The androgen receptor (AR) is a master transcription factor that regulates prostate cancer (PC) development and progression. Inhibition of AR signaling by androgen deprivation is the first-line therapy with initial efficacy for advanced and recurrent PC. Paradoxically, supraphysiological levels of testosterone (SPT) also inhibit PC progression. However, as with any therapy, not all patients show a therapeutic benefit, and responses differ widely in magnitude and duration. In this study, we evaluated whether differences in the AR cistrome before treatment can distinguish between SPT-responding (R) and -nonresponding (NR) tumors. We provide the first preclinical evidence to our knowledge that SPT-R tumors exhibit a distinct AR cistrome when compared with SPT-NR tumors, indicating a differential biological role of the AR. We applied an integrated analysis of ChIP-Seq and RNA-Seq to the pretreatment tumors and identified an SPT-R signature that distinguishes R and NR tumors. Because transcriptomes of SPT-treated clinical specimens are not available, we interrogated available castration-resistant PC (CRPC) transcriptomes and showed that the SPT-R signature is associated with improved survival and has the potential to identify patients who would respond to SPT. These findings provide an opportunity to identify the subset of patients with CRPC who would benefit from SPT therapy.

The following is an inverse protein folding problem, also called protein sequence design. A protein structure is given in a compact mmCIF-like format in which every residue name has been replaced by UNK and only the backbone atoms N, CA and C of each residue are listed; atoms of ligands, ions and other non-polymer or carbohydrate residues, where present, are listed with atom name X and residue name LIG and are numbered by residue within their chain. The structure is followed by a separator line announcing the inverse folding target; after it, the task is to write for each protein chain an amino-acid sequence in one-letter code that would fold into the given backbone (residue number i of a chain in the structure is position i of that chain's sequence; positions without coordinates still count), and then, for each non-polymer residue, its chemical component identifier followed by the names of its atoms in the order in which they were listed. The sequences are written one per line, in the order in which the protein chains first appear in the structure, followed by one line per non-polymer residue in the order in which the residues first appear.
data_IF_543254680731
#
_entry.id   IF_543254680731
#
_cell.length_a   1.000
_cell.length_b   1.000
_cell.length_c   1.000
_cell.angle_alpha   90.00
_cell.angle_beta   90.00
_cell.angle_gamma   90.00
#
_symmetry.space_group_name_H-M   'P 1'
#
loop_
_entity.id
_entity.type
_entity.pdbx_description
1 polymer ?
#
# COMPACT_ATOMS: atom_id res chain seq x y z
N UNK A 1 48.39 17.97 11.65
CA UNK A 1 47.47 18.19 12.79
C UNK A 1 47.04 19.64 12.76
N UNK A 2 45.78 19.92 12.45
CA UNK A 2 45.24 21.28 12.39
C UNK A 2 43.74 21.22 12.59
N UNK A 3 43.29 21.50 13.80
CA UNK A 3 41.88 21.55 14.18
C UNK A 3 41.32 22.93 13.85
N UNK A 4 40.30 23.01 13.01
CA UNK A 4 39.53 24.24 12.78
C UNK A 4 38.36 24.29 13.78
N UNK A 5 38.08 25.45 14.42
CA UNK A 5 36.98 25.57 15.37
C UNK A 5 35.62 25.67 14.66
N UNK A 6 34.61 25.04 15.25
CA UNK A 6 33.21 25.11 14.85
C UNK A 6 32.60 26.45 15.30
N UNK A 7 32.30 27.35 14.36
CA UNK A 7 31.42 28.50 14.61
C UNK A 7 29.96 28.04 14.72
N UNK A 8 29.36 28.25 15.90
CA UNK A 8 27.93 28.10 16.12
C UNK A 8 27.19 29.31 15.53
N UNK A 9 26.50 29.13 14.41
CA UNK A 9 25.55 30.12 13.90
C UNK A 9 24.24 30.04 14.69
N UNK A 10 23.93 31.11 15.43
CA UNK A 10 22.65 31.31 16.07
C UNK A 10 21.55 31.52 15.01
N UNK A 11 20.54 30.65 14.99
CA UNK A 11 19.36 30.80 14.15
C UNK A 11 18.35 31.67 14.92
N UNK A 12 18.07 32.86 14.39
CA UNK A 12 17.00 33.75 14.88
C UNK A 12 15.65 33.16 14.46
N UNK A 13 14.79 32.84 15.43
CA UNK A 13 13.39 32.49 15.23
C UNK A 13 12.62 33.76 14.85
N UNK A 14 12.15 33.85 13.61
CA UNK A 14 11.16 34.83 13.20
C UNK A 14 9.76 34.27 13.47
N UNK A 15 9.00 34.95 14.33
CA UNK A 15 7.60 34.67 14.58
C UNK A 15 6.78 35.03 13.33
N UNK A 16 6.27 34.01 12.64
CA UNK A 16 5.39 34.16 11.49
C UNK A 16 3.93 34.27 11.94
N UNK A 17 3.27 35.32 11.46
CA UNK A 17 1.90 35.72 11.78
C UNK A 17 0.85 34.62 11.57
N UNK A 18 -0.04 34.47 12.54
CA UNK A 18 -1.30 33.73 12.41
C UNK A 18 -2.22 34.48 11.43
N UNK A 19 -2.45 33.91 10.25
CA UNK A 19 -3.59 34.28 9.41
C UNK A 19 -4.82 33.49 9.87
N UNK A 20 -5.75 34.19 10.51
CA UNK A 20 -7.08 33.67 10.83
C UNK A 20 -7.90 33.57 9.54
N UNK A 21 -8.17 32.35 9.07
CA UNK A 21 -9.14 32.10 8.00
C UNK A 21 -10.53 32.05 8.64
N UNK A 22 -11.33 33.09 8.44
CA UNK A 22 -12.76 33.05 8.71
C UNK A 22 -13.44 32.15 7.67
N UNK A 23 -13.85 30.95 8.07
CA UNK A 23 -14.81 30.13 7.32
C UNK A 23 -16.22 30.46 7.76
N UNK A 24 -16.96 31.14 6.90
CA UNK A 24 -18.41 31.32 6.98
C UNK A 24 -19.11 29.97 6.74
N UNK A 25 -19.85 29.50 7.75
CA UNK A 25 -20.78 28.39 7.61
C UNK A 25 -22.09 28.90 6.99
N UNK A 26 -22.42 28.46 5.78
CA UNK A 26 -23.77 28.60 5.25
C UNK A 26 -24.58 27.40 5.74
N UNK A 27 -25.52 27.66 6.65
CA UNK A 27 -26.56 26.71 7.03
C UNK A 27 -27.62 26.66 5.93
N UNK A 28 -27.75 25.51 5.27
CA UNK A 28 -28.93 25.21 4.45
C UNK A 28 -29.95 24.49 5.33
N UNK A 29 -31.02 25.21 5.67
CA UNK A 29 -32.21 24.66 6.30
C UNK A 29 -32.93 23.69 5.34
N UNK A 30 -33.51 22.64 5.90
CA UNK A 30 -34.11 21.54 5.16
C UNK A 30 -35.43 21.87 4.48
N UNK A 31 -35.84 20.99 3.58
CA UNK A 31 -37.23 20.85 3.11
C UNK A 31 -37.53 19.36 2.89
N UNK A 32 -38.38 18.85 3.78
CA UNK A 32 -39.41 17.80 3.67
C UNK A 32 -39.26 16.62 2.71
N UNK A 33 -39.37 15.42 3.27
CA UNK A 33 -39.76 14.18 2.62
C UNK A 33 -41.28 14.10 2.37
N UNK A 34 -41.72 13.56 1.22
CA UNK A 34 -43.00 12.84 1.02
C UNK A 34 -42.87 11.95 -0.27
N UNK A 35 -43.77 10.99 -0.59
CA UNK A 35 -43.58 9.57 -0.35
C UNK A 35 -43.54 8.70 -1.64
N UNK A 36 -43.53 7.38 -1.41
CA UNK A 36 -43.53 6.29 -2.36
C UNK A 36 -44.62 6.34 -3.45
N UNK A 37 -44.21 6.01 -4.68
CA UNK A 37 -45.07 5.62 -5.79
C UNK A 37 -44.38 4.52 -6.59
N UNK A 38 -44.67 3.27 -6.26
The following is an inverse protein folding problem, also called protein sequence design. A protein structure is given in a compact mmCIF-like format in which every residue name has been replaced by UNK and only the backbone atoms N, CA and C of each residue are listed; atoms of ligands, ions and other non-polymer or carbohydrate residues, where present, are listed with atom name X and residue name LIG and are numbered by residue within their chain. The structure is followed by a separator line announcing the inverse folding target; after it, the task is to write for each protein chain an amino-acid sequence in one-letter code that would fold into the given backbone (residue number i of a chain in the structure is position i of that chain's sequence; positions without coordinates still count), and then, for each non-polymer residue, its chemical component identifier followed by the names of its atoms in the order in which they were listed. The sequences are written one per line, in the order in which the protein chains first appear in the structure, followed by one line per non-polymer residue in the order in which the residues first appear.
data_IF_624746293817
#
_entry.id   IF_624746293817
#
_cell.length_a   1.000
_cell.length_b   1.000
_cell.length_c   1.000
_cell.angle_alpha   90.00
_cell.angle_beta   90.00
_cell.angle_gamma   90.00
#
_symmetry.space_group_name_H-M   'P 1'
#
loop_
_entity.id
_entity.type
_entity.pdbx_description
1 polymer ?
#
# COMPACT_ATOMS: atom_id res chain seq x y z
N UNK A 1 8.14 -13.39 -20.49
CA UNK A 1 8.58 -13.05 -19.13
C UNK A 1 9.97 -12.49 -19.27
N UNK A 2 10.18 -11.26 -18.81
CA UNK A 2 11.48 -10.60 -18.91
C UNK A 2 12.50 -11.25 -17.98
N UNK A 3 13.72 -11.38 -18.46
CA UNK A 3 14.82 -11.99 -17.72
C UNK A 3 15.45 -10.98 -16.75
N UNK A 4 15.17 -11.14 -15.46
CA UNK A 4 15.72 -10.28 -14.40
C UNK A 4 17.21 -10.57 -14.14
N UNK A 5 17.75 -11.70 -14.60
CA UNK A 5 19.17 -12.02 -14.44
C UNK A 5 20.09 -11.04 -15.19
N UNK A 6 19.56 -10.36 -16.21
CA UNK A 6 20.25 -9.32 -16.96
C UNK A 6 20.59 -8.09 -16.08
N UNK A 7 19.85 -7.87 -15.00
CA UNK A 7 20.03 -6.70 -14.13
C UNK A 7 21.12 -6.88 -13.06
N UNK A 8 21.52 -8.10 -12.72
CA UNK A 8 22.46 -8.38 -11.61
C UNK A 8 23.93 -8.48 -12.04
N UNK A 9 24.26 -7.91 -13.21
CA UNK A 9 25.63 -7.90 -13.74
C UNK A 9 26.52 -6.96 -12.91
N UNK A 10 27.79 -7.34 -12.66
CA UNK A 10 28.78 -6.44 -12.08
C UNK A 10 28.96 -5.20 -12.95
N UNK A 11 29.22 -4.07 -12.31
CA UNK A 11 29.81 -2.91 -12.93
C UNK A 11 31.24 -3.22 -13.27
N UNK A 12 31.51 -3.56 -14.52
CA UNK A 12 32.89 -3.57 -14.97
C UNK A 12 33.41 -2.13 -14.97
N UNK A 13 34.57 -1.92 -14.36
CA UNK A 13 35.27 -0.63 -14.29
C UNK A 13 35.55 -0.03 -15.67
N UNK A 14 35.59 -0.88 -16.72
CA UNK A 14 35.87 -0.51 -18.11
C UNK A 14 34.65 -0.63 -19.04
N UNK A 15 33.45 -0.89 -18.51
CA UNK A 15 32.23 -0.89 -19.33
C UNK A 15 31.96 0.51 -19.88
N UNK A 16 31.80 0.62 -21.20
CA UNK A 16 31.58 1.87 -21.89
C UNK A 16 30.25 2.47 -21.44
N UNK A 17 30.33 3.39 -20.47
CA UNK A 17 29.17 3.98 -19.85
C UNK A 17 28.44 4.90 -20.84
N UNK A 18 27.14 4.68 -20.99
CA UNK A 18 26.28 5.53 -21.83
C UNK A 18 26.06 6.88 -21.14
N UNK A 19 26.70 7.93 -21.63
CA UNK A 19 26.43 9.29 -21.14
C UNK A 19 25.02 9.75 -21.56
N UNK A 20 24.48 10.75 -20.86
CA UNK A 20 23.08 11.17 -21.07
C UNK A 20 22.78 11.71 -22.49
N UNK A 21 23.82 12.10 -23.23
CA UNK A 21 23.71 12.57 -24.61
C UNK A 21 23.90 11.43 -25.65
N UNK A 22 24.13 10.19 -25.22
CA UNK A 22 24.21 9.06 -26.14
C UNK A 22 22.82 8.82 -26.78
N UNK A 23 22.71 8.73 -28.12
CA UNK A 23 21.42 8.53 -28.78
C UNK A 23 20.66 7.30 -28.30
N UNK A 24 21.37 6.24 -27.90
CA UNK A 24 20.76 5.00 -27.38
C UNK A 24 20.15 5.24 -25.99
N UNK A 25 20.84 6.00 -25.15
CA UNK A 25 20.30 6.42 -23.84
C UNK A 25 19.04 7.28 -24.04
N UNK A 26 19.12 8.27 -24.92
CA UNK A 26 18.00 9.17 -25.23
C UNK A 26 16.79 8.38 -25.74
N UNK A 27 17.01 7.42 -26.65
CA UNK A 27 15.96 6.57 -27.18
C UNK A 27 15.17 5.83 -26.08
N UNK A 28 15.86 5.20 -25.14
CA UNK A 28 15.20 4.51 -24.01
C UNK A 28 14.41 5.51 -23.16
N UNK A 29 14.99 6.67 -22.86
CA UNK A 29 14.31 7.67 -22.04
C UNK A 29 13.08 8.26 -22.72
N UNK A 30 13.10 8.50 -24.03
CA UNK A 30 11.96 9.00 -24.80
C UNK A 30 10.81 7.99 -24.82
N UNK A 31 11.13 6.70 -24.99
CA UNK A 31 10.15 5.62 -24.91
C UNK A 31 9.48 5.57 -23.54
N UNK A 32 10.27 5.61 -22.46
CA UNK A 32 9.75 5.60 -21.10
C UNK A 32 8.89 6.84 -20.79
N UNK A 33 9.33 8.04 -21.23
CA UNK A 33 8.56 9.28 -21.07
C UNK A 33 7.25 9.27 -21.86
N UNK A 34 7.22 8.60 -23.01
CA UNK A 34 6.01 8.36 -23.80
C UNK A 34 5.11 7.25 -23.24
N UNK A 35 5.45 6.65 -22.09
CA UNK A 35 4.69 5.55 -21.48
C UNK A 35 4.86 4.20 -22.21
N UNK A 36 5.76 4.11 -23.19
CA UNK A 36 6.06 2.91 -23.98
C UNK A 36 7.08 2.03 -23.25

JCI insight. 2022 May 23*** epublish ***
Xintao Qiu, Lisha G Brown, Jennifer L Conner, Holly M Nguyen, Nadia Boufaied, Sarah Abou Alaiwi, Ji-Heui Seo, Talal El Zarif, Connor Bell, Edward O'Connor, Brian Hanratty, Mark Pomerantz, Matthew L Freedman, Myles Brown, Michael C Haffner, Peter S Nelson, Felix Y Feng, David P Labbé, Henry W Long, Eva Corey
Center for Functional Cancer Epigenetics, Department of Medical Oncology, Dana-Farber Cancer Institute, Harvard Medical School, Boston, Massachusetts, USA., Department of Urology, University of Washington, Seattle, Washington, USA., Cancer Research Program, Research Institute of the McGill University Health Centre, Montréal, Québec, Canada., Divisions of Human Biology and Clinical Research, Fred Hutchinson Cancer Research Center, Seattle, Washington, USA., University of California at San Francisco, San Francisco, California, USA.